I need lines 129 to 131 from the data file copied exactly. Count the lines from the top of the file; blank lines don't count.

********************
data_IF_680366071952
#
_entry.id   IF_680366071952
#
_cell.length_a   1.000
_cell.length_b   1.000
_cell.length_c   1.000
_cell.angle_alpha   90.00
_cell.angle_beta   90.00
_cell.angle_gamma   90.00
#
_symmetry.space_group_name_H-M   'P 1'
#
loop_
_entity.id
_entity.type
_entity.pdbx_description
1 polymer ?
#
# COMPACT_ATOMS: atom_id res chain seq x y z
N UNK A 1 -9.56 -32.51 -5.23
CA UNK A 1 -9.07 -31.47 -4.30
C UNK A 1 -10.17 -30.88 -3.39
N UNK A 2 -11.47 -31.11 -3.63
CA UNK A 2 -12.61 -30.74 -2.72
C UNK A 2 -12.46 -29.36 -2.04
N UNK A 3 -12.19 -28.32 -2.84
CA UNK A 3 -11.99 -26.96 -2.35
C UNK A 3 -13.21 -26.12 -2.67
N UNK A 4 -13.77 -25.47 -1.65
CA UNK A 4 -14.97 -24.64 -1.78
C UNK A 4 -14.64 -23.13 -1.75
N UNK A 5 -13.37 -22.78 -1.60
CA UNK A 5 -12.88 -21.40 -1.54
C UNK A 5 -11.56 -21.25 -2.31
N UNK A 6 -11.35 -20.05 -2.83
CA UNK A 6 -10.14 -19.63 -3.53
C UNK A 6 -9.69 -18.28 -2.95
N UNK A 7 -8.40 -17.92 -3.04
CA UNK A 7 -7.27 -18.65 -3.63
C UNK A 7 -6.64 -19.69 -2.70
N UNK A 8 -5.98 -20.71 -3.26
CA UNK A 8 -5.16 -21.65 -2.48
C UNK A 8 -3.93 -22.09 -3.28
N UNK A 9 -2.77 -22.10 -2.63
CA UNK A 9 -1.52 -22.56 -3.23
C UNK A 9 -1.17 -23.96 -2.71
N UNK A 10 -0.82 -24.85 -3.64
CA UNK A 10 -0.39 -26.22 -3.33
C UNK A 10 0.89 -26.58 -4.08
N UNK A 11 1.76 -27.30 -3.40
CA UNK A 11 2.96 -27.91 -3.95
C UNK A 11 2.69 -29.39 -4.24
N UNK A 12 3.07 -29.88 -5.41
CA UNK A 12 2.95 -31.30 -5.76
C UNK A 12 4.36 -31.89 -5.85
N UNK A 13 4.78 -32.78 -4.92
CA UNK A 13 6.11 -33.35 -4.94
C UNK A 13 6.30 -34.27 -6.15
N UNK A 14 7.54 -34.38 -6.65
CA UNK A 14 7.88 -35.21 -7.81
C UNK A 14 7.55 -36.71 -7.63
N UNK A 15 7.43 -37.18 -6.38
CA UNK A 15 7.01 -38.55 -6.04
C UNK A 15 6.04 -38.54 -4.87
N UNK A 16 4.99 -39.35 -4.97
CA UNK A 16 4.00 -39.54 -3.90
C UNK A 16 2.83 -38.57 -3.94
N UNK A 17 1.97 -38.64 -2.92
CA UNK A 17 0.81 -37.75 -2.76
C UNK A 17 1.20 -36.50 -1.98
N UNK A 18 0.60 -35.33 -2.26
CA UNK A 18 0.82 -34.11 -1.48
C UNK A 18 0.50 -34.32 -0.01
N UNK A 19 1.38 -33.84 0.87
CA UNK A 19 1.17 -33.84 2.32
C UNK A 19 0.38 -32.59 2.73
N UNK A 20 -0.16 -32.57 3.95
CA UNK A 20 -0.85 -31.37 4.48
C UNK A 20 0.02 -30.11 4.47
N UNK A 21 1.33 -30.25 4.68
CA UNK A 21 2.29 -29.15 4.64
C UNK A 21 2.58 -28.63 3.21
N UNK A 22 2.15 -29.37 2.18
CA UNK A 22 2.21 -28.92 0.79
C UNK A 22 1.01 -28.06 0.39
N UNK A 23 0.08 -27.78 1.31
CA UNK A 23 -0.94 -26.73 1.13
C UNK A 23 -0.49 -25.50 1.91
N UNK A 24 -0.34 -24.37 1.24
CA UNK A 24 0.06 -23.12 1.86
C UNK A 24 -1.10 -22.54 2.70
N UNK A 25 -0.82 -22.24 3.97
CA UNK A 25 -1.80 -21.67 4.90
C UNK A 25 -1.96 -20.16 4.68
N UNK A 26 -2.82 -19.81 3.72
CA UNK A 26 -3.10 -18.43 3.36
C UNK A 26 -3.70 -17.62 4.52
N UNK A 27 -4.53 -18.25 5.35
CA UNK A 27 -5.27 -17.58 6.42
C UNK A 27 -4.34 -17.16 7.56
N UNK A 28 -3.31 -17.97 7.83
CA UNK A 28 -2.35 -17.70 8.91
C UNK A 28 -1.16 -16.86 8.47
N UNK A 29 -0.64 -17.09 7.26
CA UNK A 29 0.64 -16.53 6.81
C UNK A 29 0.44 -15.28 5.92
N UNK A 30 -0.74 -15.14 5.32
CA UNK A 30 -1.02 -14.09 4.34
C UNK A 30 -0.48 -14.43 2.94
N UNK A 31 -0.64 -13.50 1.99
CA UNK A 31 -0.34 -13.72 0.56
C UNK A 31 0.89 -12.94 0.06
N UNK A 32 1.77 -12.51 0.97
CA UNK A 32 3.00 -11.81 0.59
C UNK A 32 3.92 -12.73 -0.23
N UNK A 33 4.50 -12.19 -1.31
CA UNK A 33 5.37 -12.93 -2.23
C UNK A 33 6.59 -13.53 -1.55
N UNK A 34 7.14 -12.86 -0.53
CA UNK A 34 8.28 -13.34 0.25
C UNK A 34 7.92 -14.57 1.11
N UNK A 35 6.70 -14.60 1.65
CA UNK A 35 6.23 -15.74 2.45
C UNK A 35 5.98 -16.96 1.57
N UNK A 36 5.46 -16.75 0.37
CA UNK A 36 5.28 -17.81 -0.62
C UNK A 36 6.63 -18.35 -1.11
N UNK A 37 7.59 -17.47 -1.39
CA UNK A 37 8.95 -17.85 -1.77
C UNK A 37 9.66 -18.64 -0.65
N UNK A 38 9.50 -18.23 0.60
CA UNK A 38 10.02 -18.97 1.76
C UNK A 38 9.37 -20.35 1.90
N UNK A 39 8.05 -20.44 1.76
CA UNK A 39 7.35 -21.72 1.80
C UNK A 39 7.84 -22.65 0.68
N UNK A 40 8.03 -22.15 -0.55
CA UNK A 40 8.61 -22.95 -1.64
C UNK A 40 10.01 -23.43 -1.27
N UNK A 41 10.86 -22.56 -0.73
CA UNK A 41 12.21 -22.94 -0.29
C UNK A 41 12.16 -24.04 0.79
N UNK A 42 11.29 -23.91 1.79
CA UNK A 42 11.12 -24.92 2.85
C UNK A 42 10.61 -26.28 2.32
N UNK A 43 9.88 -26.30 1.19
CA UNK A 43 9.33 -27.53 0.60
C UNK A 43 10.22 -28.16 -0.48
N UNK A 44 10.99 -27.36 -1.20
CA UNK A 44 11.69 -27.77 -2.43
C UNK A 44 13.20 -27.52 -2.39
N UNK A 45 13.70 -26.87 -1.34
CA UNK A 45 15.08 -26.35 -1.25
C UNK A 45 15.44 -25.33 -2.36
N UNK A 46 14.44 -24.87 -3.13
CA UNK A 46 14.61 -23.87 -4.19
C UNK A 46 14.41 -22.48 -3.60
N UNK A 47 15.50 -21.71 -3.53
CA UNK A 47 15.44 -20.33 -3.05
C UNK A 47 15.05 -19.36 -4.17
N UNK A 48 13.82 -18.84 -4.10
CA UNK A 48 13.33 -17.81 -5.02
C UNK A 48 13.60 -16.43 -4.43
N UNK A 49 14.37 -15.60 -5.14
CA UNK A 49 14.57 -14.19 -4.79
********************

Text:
N UNK A 37 7.59 -17.47 -1.39
CA UNK A 37 8.95 -17.85 -1.77
C UNK A 37 9.66 -18.64 -0.65